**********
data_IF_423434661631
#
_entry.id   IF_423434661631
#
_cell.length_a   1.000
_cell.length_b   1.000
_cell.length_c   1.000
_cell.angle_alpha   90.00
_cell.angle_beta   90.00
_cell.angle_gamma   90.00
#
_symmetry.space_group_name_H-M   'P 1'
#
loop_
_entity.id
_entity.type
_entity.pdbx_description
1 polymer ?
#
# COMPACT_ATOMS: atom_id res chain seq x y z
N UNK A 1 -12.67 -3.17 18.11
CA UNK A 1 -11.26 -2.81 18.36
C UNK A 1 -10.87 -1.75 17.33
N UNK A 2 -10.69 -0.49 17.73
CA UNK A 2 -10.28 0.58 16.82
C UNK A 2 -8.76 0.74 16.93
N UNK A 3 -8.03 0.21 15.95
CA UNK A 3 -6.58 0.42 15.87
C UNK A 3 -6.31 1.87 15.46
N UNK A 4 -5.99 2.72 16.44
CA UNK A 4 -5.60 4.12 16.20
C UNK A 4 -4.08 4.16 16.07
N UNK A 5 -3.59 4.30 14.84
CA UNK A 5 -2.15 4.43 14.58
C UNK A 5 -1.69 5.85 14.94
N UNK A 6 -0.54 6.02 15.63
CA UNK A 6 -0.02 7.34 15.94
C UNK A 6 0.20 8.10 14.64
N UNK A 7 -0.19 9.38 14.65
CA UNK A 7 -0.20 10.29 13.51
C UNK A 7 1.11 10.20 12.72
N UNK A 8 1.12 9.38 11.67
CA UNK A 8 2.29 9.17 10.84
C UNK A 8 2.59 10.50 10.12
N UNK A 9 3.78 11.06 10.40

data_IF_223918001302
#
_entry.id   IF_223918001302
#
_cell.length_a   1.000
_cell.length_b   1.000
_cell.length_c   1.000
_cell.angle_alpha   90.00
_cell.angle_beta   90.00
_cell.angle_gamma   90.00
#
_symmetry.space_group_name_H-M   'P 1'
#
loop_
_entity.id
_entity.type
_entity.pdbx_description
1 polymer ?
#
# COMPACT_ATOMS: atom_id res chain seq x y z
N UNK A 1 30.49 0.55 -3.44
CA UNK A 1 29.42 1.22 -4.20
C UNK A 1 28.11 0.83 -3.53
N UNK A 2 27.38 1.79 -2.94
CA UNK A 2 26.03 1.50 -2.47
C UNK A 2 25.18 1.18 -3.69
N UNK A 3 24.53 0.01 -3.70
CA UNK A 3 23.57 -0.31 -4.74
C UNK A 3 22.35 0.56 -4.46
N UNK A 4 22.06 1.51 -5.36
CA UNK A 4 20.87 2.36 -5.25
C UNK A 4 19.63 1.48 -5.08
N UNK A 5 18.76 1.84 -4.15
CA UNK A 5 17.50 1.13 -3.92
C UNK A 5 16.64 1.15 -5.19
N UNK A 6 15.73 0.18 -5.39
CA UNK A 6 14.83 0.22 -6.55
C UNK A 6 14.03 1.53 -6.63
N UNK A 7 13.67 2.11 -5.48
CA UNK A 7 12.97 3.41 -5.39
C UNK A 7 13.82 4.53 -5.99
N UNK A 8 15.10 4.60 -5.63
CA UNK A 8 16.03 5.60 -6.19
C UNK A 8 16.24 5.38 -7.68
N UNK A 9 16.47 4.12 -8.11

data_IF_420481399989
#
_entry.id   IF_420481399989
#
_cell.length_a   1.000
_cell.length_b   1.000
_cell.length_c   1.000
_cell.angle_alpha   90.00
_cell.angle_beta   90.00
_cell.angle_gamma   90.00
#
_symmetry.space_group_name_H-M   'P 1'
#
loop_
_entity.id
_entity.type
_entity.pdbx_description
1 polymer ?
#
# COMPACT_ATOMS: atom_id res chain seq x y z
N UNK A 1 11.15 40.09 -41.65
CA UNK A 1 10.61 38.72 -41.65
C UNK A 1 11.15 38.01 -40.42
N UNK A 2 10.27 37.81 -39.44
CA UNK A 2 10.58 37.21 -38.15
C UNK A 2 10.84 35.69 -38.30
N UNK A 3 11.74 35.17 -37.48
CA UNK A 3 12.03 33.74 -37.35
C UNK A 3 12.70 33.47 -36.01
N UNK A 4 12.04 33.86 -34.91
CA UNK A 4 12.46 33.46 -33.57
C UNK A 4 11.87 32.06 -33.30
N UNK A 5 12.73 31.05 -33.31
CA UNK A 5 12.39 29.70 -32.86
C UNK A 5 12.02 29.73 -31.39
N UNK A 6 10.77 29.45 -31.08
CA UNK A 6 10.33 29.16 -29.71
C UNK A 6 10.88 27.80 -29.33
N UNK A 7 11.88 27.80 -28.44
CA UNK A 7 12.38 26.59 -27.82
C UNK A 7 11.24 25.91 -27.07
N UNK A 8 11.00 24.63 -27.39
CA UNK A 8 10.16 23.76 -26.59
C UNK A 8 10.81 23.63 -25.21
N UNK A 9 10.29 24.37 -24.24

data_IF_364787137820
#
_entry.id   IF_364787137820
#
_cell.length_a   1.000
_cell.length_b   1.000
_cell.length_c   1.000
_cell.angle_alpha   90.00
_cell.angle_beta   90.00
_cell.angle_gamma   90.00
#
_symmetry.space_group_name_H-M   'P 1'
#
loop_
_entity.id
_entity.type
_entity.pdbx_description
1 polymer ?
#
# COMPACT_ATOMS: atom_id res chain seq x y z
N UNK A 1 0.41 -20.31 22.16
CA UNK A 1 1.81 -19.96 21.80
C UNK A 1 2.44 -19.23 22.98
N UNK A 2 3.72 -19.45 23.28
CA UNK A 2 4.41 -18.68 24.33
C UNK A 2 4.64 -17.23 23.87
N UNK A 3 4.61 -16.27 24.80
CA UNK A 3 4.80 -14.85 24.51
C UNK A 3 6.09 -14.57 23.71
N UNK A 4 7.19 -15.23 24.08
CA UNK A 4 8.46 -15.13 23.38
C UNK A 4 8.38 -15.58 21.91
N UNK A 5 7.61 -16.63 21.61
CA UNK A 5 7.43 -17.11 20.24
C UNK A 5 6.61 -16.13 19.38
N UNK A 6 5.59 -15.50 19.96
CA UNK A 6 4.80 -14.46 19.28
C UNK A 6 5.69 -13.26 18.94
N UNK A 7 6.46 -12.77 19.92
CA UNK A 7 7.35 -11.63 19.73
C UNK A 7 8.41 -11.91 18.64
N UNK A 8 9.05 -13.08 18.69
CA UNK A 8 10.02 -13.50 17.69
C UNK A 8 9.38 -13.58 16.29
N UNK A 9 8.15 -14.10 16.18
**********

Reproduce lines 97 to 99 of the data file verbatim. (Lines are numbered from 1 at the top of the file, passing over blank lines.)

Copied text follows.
_cell.length_c   1.000
_cell.angle_alpha   90.00
_cell.angle_beta   90.00